It often comes back to the children, doesn’t it?
To the emotional and genuine and tearful words of a teenage girl talking to her father while he lay peacefully several feet away, his brown suit the same shade as the coffin that will be lowered into the ground to allow his body eternal stillness.
To the child asking him if he is OK, if he remembers all the special times they shared, if he can forgive her for any failures, if he knew how much she loved him and that she would trade places with him in an instant if she could.
To the kind of rambling, touching, heartbreaking thoughts only death creates.
Diego Corrales was like all of us. Flawed. But when the final prayer had been recited Tuesday and the final song sung and the final remembrance described and the final second having passed to see his face one last time before the casket slowly closed, it was obvious for what he should be most remembered.
The man loved his children unconditionally and they him. He received life’s greatest gift.
Boxing gave him a profession. His children gave him a spirit.
“He was a doting father in that it was borderline disgusting in a very good way,” said Joe Goossen, Corrales’ trainer. “He could switch off that boxing persona once he got out of the gym better than anyone I have seen. He loved life. He would laugh at anything. He was a bright light in the middle of a dark room. He was a guy you wanted to be around in a business with a lot of guys you don’t want to be around.
“That’s why so many people are pissed off. They’re sad and pissed.”
They are angry because 29 years old is far too soon to leave a wife, five children and another due shortly. They are livid someone who enjoyed life this much was gone that fast. They mourn both of the revealing images just outside the mortuary doors.
One is a painting, a simple portrayal of a man whose dancing eyes and broad smile suggests he hasn’t a concern in the world. The other is a photograph, an intense depiction of a man whose cold stare and stern expression suggests he wants to kill whoever sits in the opposite corner.
One is of the person outside the ring. The other is of the warrior inside it.
“Diego wasn’t a perfect man,” the fighter’s manager, James Prince, told an overflow gathering at Palm Mortuary. “Diego wasn’t an excellent man. Diego was a good man. Diego was a humble man.”
It has been said that people who live deeply never fear dying. In this way, Corrales existed with a bottomless hunger for excitement, his final rush ending in death when he was thrown from his motorcycle and flew into that Mercedes-Benz sedan just over a week ago. The motorcycle he was directing at high and dangerous speeds with a revoked license for an earlier drunken driving conviction. The motorcycle he probably wasn’t prepared to handle yet.
“He was reckless outside and inside the ring,” said Gary Shaw, the fighter’s promoter. “That was Diego. I was shocked he was dead, but not by how he died.”
You can try and dress up sorrow. You can attempt to disguise unfathomable grief. You can surround the brown casket with red roses and white carnations, through which you can lay white and gold sashes with intimate messages from an inconsolable wife and children.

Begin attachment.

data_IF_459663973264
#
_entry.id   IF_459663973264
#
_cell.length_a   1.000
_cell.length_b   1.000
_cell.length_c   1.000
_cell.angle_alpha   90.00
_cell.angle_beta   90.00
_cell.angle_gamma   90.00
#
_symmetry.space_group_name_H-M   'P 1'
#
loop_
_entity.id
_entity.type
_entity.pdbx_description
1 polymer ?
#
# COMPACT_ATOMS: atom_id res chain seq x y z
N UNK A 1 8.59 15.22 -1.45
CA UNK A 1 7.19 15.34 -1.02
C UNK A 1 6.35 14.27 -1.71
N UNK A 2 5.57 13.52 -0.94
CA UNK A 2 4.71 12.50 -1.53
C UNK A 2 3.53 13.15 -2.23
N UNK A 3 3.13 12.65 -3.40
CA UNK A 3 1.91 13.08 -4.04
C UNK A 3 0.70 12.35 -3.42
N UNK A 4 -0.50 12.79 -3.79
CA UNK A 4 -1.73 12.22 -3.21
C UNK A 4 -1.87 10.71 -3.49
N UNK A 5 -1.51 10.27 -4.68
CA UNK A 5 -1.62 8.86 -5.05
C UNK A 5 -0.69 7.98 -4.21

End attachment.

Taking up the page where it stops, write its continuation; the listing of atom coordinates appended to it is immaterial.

Rest in peace, Daddy … Forever our champion … My loving husband, may you rest in peace …
You can remember the boxing triumphs by placing eight championship belts close to where the owner lies in wake. You can play a video tribute to the departed, a continuous flow of snapshots of Corrales giving his newborn a bottle or dressing up as a cowboy or pirate or holding aloft one of his prized catches while fishing. Of him wearing a Santa hat. Or standing next to Ronald McDonald. Or one after another of him with his family. His three daughters and two sons. His wife, who is carrying a boy to be named Diego Chico Corrales Jr. Smiling. Corrales was smiling in every shot.
You can listen as one pastor compares him to David of the Old Testament, to a warrior of another time. You can understand when a reverend says that while the name Chico means small, it was an enormous heart that truly defined Corrales. You can hear about that incredible fight with Jose Luis Castillo over and over and over again, about that night two years ago when Corrales was floored twice in the 10th only to knock out Castillo later that same round.
But nothing better defines a person than his own words.
They came at the end of the service Tuesday. A white screen was lowered, lights were dimmed and a machine was turned on, and there was Diego Corrales, smile and all while being interviewed. He was being asked about death, about how he wanted to be remembered as a fighter and a person.
“As a fighter, as one of the baddest SOBs who ever lived,” he said. “As a person, the only people who matter are my kids and how they see me. Until the day comes when they drop me into that ground, the only people it all should have affected are my kids and my wife.”
Then the screen went blank and he was gone again, a flawed man who in such a short life received its greatest gift.
Ed Graney’s column is published Wednesday, Thursday, Saturday and Sunday. He can be reached at 383-4618 or email@example.com.ED GRANEYMORE COLUMNS